Tuesday, November 8, 2016

Uncertain Health in an Insecure World – 97

“Whatever… Wherever”

In 1956, the United States legally changed its official motto from “E pluribus unum” to “In God We Trust.”

Sixty years hence, as the 2016 U.S. Presidential Election results roll in, we will learn whether the “wherever” misogynist Donald Trump or the lyin’ “whatever” Hillary Clinton will become the leader of The Free World. Regardless of the outcome, the future of American Healthcare is at best uncertain and at worst unsustainable.

No subject has been studied so deeply, yet so stubbornly defiant of a solution.

Why is that?

Healthcare, prescription drugs, elder care and child care sectors are all characterized by rapidly rising prices and limited technological innovation.

Venture capitalist and Netscape founder Marc Andreessen (above) recently opined (Oct. 5, 2016 www.vox.com>new-money>2016/10) about a “technology bust” in the healthcare and life sciences sectors, which have historically demonstrated inflexibility to change. He cited market inelasticity for innovations that would increase productivity or reduce costs. According to Andreessen, these sectors suffer from “dysfunctional behaviors that lead to rapid increases in prices… monopolies, oligopolies, cartels, government-run markets, price fixing.” He added, when “government injects more subsidies into those inelastic markets… (they) cause prices to go up further.

He’s totally right!

There are no other markets like healthcare and Pharma. 
Andreessen believes that Theranos’ 2016 collapse occurred as a result of a “beta release as production” business strategy that may only work in Silicon Valley. But the blood-testing start-up failed fast, never impressing either Wall Street or the U.S. Centers for Medicare & Medicaid Services (CMS). Theranos CEO Elizabeth Holmes (below) has laid off 340 workers, and the company plans to close all of its clinical labs. Now Theranos is being sued by one of its original hedge fund investors, Partner Fund Management (PFM).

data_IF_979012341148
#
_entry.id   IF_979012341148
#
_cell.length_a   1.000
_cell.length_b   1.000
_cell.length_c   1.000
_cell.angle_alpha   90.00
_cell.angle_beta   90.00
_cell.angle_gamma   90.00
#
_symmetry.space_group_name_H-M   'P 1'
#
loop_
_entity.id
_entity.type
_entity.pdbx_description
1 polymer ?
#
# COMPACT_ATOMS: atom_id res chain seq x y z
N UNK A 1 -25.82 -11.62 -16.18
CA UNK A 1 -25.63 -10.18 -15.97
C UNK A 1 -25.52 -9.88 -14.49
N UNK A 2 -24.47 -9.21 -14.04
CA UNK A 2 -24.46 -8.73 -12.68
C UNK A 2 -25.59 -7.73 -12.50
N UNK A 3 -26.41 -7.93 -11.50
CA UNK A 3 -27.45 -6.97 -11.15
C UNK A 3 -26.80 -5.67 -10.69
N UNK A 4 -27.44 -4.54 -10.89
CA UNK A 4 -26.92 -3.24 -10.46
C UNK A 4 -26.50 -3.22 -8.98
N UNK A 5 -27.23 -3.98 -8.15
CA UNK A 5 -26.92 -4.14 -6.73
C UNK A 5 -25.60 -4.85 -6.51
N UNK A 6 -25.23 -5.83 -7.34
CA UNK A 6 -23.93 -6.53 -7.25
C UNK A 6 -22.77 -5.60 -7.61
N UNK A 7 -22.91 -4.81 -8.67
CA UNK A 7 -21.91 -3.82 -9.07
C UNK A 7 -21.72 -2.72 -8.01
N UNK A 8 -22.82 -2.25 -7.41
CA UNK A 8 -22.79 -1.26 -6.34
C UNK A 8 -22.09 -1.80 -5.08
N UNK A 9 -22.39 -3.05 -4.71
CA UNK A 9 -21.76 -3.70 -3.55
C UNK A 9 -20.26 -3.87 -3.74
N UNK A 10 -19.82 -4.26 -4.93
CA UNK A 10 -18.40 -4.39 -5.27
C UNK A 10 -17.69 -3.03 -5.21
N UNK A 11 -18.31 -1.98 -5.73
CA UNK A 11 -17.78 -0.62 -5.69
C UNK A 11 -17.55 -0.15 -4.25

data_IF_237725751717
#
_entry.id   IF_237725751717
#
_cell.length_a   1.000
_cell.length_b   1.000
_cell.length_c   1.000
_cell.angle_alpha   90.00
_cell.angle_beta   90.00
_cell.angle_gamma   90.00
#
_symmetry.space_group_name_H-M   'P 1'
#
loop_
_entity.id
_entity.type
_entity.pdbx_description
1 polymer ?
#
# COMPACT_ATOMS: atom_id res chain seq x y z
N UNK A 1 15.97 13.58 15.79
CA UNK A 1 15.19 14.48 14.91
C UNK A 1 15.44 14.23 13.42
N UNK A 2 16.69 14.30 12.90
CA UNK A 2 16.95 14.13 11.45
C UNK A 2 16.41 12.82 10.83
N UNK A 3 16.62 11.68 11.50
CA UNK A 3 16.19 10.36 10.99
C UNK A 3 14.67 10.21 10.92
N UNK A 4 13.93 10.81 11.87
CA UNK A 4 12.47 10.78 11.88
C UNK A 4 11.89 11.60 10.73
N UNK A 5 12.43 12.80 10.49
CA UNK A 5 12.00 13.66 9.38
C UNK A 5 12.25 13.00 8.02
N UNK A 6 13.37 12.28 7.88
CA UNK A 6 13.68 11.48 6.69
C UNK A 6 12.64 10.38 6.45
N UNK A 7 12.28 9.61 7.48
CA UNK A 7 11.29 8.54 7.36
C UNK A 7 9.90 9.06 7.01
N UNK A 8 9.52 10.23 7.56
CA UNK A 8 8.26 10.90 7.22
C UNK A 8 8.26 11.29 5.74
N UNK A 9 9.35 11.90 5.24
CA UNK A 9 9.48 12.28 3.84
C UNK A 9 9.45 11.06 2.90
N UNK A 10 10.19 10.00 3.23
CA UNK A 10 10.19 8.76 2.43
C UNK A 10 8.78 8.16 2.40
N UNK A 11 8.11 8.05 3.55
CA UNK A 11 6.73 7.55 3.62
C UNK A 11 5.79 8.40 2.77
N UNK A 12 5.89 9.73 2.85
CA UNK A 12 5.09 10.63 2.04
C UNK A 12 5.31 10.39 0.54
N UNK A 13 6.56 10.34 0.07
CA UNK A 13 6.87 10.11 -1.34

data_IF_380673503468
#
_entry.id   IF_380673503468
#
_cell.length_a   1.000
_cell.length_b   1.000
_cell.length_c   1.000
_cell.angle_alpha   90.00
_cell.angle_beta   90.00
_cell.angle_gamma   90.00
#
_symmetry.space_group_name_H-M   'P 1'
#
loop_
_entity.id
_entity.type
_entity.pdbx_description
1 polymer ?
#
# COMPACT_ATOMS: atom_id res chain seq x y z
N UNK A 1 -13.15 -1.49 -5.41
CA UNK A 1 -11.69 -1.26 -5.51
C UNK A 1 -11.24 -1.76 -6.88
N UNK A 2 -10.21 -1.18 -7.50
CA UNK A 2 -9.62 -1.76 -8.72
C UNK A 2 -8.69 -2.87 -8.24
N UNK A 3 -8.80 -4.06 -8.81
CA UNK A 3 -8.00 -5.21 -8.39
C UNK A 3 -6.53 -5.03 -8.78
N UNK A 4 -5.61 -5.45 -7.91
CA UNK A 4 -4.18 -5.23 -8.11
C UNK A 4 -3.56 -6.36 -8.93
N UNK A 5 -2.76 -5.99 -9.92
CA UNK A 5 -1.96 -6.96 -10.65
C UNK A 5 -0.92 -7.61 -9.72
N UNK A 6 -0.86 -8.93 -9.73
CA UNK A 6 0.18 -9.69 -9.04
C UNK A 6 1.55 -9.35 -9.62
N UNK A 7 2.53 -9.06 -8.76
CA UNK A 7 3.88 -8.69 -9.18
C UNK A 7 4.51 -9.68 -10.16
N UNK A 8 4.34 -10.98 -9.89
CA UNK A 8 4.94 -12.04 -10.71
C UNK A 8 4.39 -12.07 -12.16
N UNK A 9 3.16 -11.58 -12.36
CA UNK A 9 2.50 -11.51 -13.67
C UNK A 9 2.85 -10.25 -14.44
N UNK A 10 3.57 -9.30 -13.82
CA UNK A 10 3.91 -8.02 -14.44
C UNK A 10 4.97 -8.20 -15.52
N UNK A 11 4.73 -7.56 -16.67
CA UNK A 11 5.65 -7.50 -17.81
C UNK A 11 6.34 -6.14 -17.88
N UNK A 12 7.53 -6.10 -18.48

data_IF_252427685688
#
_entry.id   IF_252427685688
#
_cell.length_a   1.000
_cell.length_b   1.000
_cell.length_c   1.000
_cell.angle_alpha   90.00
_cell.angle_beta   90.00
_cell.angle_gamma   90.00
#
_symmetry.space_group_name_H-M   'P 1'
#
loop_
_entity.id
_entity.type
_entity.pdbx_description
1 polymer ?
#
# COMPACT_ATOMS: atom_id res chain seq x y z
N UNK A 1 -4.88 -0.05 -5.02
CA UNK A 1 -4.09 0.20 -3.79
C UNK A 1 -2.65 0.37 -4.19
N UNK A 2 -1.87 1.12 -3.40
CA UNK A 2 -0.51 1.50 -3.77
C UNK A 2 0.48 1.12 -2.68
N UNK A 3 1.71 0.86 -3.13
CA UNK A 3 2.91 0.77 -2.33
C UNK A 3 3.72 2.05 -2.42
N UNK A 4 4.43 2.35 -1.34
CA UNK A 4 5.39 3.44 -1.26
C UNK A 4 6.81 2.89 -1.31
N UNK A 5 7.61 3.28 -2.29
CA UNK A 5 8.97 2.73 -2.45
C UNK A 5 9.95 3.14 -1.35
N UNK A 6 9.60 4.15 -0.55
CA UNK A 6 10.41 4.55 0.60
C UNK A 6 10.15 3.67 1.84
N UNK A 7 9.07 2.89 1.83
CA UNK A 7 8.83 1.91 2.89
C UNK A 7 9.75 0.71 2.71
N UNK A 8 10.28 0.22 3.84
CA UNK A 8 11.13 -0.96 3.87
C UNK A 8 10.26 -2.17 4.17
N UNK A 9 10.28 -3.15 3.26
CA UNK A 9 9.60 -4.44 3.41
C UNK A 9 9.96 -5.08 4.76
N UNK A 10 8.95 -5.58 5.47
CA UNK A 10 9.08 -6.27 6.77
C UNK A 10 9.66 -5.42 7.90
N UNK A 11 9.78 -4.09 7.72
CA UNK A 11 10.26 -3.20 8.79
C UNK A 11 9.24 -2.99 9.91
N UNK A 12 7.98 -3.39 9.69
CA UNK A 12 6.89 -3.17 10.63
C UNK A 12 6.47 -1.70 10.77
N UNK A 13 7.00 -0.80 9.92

The private equity bubble that created highly valued unicorns like Uber, Airbnb, Snapchat and Theranos has not produced typical initial public offerings (IPO’s). Instead, it has spurred big money late round investing by hedge funds (like PFM) and institutional investors (like Fidelity). Typically, the pre-IPO / pre-acquisition VC vetting process is much more robust, and is better suited to the nature of these increasingly rare exits.

As politics inevitably creep in, the U.S. healthcare sector is irreparably harmed.

According to Harvard Business School (HBS) Baker Foundation Professor Leonard Schesinger, after the “fall and fix” of Obamacare’s  Healthcare.gov website, the situation has gone from bad to worse (www.hbswk.hbs.edu Cold Call Podcast Oct. 20, 2016). Variable state-by-state interpretations of the Affordable Care Act (ACA) have been bungled because the creation of state insurance exchanges requires complex managerial tasks.

As gleefully pointed out by the Trump campaign, the opting out of many insurance carriers and the depleted numbers of ‘healthy’ enrollees has ballooned Obamacare health insurance premiums for those trying to comply with ACA mandates (above). Many young people faced with >US$500 per month premium bills are just opting out, instead taking the much lower Internal Revenue Service penalty charge on their federal taxes.